The world of hi-fi is going through a sweep of changes at the moment, with everything from the ongoing vinyl revival to the arrival of new technologies such as Spatial Audio making waves in the industry.
You may be struggling to keep up with all the latest trends and wondering what is most important. Here, to help cut through the noise as part of our British Hi-Fi Week special event, we catch up with Cambridge Audio's CEO, Stuart George, to get his take on what’s next in the world of hi-fi and how he expects younger listeners to enter its world.
A CD revival
George says that one of the most important things the company thinks about is getting younger listeners into hi-fi – which he believes will be a big challenge.
“I don't know if the hi-fi is necessarily relevant for them yet. They obviously need to be made aware of it and educated a little bit about it,” he says, when asked what he thinks hi-fi means to younger listeners.
“They shouldn't need too much education – it should be relatively simple. What we all share is a love of music, that's the common bond that we have. It’s that passion for music that doesn't change regardless of age.”
Despite this, he suggests the starting point may be a surprising one – the desire to own the music they love.
“CD is an interesting one. I think part of the Renaissance for CD is people discovering music as a physical form and identifying with being a music lover,” he says.
George goes on to suggest this CD revival could be a direct response to the rising cost of vinyl since it started. A record is now an expensive item, especially for younger music fans.
“[It’s different from], where vinyl was 10 years ago. Back then, vinyl was all cheap. It was in second-hand stores and you could pick things up for not very much money; but it was a bit of a lucky dip in terms of what quality the record was in when you got to it, and how playable it was. The CD is a bit more robust than that, so you've got a decent chance as long as the CD is in one piece.
“There is a fair chance it will play and it is of high quality compared with what people might have experienced by listening to stuff on their phone. And CDs are still relatively affordable in the second-hand market.”
He adds that Cambridge Audio is in a unique position to take advantage of the forecast revival due to its experience making CD players and turntables, such as the five-star CXC transport.
“CD1 was obviously recognised in its day as being the number one CD player; and then I'm always really proud of the Alva TT V2 because at that point it was a real landmark,” he says.
The CD1 from the mid-80s certainly made its mark, making its way into our best Cambridge Audio products of all time feature.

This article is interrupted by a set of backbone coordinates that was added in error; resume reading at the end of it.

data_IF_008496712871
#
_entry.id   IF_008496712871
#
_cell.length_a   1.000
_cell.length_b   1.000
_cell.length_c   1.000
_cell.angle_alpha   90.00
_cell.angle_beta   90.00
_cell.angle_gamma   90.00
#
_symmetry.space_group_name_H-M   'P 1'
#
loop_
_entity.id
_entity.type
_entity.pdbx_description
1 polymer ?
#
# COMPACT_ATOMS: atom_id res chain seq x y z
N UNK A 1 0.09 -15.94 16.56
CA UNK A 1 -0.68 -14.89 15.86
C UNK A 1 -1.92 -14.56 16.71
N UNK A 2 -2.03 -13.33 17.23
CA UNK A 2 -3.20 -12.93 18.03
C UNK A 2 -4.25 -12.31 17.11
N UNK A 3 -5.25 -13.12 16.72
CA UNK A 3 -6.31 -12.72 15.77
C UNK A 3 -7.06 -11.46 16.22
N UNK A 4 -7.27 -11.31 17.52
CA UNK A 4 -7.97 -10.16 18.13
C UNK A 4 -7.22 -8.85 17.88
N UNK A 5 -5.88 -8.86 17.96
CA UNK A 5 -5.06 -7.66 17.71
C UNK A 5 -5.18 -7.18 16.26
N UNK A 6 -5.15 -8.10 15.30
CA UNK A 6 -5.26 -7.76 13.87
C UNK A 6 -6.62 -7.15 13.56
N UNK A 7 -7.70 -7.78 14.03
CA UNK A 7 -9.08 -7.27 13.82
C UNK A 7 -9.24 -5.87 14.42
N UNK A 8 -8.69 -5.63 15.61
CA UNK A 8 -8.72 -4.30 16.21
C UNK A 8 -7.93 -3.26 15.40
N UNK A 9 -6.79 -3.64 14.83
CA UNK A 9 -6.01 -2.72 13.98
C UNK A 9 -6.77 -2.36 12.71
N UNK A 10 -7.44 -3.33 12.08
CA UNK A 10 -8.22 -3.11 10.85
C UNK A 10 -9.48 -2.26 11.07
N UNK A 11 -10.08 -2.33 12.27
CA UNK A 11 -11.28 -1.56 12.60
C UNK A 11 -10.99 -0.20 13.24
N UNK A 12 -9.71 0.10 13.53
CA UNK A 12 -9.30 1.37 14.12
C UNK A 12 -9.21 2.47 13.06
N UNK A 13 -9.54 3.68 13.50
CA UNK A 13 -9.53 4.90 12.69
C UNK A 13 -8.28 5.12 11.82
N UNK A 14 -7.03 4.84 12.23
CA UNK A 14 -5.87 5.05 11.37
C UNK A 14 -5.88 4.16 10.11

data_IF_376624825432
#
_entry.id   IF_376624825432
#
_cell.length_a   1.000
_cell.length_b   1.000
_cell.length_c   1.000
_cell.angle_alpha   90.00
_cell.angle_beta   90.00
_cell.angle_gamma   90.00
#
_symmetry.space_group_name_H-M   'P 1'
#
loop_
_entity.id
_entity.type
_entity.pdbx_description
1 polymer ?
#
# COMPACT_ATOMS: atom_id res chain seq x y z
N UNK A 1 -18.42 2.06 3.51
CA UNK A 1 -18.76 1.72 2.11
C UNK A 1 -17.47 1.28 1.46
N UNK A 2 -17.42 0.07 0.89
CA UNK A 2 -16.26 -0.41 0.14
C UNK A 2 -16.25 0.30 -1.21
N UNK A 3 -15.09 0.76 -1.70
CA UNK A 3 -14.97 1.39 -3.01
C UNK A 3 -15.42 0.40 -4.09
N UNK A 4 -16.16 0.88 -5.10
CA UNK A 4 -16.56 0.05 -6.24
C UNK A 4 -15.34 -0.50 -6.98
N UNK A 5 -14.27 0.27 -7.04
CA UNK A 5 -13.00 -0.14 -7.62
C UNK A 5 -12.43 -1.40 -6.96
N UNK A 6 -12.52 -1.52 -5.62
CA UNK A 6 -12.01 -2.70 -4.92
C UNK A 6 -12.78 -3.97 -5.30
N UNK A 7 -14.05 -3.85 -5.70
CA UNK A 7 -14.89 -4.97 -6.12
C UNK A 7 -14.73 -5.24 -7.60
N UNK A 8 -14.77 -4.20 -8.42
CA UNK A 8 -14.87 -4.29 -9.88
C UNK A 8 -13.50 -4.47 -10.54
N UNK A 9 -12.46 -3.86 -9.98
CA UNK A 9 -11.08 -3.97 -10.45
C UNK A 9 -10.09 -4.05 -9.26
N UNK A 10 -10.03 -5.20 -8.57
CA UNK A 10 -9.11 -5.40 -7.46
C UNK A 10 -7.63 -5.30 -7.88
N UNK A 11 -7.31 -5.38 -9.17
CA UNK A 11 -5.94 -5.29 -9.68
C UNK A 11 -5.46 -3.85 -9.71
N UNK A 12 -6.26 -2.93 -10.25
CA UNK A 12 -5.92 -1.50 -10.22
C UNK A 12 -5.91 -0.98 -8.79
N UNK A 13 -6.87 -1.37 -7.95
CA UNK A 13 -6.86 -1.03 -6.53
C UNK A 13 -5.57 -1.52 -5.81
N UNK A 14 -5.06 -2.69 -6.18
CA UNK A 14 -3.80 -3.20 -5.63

Separates vs all-in-one
George says that he expects the CD revival to be part of a wider journey for younger listeners entering the world of hi-fi.
“Younger people these days have grown up without really having any experience with physical media,” he says. “Their journey starts with streaming, which just means listening to something on your phone; and then maybe it's on a computer.
“But then you might discover that actually, you can play it on an external audio device – maybe it's a Bluetooth speaker or a little boombox or whatever. And then you do graduate from that to physical media or more.”
He explains that this mirrors his own journey into the world of hi-fi.
“One of the reasons my own musical taste is quite open is because I remember things my dad used to play that, musically, I would never choose to listen to,” he says.
“But, because they were played on a decent stereo, they actually had an impact on you, and you appreciated what was within the music. I think we've got to go on that journey again.”
George says he believes this means there will still be a future for separates alongside all-in-one players, as the new generation of hi-fi enthusiasts grows.
“I think it's a little bit like the diversity you see in the car market, in the sense that people will have a sports car if they are able to, or if they insist on it being in their lives.
“Whether it be an all-in-one or separates, each decision comes with various choices and, to a degree, compromises. So if getting the best possible sound quality you can is a choice you are able to make – and you have the space and the room that that choice demands – then I think you are still going to go with separates.
“But, for many people, the convenience of what we offer with the likes of Evo is really attractive, and there's a lot to be said for that. It's presently the system I use at home because those are the space restrictions I have. I'm losing a little bit in terms of sound quality, no doubt, but I can live with that because it offers other benefits.”
Despite all the changes, George is adamant that Cambridge Audio’s core reason for existing hasn’t changed since it first opened its doors many moons ago.
“We are here to put smiles on people's faces – to deliver joy to people,” he says. “Of course, it is all done by engineers with massive brains – but the organisation that we are is a bit beyond that; it's all about that love of music.
“That's the object of the exercise. Engineering amazing things is not an end in itself; it has got to have a need and a purpose in people's lives. It has got to be relevant to our core purpose.”
He adds that this is a key reason Cambridge Audio isn’t looking to add certain vogue items, such as spatial audio, to its speakers and is instead focusing on its use in cars, where he believes it makes more sense.
Spatial audio is a new technology found on the Apple HomePod 2 and Sonos Era 300. It aims to “surround users in a dome of sound” by delivering audio from above as well as behind and to the side and front of listeners.
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